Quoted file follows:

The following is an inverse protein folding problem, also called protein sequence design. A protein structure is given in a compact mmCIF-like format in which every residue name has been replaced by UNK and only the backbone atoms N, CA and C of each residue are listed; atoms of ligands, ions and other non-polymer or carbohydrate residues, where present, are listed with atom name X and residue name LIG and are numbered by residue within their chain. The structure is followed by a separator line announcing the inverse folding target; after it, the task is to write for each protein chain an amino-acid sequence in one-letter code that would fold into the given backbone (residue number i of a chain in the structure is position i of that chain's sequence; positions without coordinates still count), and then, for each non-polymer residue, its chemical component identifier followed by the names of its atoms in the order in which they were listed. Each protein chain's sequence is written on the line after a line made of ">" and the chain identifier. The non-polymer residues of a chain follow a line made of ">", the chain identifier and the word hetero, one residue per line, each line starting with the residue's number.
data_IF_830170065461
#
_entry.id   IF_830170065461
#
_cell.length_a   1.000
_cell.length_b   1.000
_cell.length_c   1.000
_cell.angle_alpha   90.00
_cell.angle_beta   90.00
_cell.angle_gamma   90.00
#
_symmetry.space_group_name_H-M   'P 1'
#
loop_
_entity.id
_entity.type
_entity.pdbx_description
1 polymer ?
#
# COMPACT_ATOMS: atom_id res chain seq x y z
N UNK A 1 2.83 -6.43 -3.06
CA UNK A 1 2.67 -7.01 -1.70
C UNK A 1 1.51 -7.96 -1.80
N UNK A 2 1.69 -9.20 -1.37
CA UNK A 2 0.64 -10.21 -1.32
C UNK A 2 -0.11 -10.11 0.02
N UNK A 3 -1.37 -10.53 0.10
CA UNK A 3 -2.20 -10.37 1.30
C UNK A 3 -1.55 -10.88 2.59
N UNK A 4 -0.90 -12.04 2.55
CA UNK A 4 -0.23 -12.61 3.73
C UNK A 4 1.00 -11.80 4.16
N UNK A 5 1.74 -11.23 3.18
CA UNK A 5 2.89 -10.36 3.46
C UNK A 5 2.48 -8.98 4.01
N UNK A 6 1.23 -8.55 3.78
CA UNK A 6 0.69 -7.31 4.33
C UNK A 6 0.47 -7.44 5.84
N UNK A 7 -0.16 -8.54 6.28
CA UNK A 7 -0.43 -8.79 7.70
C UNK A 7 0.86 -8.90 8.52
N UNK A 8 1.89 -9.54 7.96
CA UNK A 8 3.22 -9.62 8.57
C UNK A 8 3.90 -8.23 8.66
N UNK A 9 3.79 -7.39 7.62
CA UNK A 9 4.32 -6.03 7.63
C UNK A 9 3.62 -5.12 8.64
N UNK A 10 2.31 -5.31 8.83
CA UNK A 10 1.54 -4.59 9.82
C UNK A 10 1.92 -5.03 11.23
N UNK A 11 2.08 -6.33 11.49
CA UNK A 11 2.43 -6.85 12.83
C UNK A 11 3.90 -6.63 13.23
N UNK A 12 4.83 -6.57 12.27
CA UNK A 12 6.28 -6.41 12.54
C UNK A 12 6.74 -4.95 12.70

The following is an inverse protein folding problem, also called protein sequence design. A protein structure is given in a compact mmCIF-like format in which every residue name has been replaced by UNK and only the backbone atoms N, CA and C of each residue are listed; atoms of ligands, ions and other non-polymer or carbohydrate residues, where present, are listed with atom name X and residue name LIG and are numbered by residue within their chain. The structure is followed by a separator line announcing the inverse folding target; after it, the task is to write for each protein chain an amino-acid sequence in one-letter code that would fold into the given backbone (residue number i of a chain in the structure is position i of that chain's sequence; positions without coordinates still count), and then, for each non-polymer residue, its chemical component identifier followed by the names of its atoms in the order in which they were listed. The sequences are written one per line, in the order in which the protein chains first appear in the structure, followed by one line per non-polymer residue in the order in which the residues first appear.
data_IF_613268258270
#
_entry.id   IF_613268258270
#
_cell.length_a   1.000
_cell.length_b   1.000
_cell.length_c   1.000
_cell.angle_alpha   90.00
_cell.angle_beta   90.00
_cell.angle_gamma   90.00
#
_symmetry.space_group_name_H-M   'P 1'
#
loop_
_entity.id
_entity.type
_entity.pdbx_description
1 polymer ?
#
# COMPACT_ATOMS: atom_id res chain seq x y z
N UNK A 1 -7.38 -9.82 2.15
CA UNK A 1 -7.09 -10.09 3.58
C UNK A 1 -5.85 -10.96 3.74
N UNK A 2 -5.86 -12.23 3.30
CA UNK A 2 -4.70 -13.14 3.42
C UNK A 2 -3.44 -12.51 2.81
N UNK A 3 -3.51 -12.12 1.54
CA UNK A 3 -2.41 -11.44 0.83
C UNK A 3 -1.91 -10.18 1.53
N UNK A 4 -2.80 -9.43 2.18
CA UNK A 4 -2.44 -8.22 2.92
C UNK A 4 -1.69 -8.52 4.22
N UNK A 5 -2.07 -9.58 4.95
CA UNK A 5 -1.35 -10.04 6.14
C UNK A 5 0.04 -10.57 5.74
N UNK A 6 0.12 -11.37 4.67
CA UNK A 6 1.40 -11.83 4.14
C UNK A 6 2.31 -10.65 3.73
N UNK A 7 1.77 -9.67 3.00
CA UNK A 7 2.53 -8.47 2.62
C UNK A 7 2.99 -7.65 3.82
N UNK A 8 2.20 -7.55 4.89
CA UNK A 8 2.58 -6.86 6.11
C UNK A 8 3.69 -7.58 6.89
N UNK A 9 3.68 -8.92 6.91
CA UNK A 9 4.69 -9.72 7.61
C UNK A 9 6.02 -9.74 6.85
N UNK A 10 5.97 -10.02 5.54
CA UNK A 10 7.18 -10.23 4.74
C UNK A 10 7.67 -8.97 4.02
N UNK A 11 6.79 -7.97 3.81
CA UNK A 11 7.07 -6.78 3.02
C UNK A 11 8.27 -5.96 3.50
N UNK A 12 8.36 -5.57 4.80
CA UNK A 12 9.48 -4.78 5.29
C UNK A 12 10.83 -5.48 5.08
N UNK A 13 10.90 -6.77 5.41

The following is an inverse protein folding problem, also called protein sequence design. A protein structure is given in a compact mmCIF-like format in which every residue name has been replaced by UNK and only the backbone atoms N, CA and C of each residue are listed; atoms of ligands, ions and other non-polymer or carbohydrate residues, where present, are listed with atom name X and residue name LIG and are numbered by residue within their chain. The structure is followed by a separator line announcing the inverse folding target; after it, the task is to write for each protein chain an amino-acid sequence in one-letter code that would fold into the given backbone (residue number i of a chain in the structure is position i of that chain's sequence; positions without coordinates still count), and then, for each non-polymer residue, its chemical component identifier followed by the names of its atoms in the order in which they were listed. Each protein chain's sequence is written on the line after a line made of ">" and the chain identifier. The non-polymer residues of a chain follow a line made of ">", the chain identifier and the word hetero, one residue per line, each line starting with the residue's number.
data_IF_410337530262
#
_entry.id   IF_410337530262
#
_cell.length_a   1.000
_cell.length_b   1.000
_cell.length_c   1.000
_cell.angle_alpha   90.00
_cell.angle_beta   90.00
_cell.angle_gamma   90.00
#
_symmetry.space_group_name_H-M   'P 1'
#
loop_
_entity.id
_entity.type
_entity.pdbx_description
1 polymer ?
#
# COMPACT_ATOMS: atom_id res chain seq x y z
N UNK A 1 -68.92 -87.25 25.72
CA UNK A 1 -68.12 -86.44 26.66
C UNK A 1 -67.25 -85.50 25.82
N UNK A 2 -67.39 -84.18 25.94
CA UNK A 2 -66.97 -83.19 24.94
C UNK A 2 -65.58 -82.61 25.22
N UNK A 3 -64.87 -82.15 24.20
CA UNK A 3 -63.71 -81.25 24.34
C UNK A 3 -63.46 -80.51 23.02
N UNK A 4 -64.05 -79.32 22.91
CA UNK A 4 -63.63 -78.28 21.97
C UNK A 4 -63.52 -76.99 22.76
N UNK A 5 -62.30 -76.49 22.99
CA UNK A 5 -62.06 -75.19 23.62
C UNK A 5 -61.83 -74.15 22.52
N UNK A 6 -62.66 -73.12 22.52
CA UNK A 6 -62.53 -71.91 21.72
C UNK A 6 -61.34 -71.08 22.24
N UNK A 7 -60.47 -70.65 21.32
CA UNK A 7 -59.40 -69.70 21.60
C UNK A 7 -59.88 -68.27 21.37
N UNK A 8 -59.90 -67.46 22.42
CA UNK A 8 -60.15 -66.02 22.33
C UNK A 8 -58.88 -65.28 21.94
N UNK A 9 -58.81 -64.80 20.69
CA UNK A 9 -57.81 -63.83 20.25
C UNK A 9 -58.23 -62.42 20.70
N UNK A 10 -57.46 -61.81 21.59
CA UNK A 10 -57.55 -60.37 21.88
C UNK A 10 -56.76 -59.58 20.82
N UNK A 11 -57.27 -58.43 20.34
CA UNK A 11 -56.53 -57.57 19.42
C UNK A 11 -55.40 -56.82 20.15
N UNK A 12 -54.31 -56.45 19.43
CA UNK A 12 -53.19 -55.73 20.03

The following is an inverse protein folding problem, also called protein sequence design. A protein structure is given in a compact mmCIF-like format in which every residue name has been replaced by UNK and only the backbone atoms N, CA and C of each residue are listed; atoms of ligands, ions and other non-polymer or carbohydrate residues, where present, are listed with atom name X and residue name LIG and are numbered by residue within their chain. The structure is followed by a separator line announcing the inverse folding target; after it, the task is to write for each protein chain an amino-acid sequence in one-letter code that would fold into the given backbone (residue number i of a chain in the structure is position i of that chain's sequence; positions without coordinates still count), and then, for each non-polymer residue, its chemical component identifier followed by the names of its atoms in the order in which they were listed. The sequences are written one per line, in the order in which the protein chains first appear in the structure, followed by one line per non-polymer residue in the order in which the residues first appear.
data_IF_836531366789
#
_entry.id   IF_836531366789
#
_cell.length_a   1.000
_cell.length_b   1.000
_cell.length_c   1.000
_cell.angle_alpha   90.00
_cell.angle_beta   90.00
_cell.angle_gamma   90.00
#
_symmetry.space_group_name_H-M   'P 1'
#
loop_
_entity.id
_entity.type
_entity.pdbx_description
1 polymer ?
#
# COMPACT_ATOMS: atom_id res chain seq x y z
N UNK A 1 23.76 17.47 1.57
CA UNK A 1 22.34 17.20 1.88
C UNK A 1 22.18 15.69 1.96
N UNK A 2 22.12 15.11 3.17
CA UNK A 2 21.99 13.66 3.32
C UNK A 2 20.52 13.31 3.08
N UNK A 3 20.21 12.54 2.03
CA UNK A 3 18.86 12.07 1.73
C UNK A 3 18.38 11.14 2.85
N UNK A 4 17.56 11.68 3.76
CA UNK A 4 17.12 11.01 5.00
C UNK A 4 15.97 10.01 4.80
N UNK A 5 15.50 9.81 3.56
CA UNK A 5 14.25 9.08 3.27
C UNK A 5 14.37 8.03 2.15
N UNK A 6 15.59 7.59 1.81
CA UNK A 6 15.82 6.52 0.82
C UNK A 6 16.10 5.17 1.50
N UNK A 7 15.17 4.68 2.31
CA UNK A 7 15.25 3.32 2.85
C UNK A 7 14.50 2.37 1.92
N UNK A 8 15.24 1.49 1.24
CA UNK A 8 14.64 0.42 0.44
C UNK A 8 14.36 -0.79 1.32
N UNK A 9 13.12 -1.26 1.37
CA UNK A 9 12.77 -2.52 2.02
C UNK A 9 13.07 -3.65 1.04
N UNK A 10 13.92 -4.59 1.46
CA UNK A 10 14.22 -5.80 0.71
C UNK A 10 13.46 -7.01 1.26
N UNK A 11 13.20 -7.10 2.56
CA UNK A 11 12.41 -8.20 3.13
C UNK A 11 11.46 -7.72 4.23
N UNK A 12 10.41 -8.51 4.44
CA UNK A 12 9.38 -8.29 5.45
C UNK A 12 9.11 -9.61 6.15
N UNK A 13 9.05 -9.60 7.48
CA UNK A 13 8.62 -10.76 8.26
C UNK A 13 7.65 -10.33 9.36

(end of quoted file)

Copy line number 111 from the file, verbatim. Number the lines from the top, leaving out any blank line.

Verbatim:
C UNK A 11 8.27 -5.96 3.50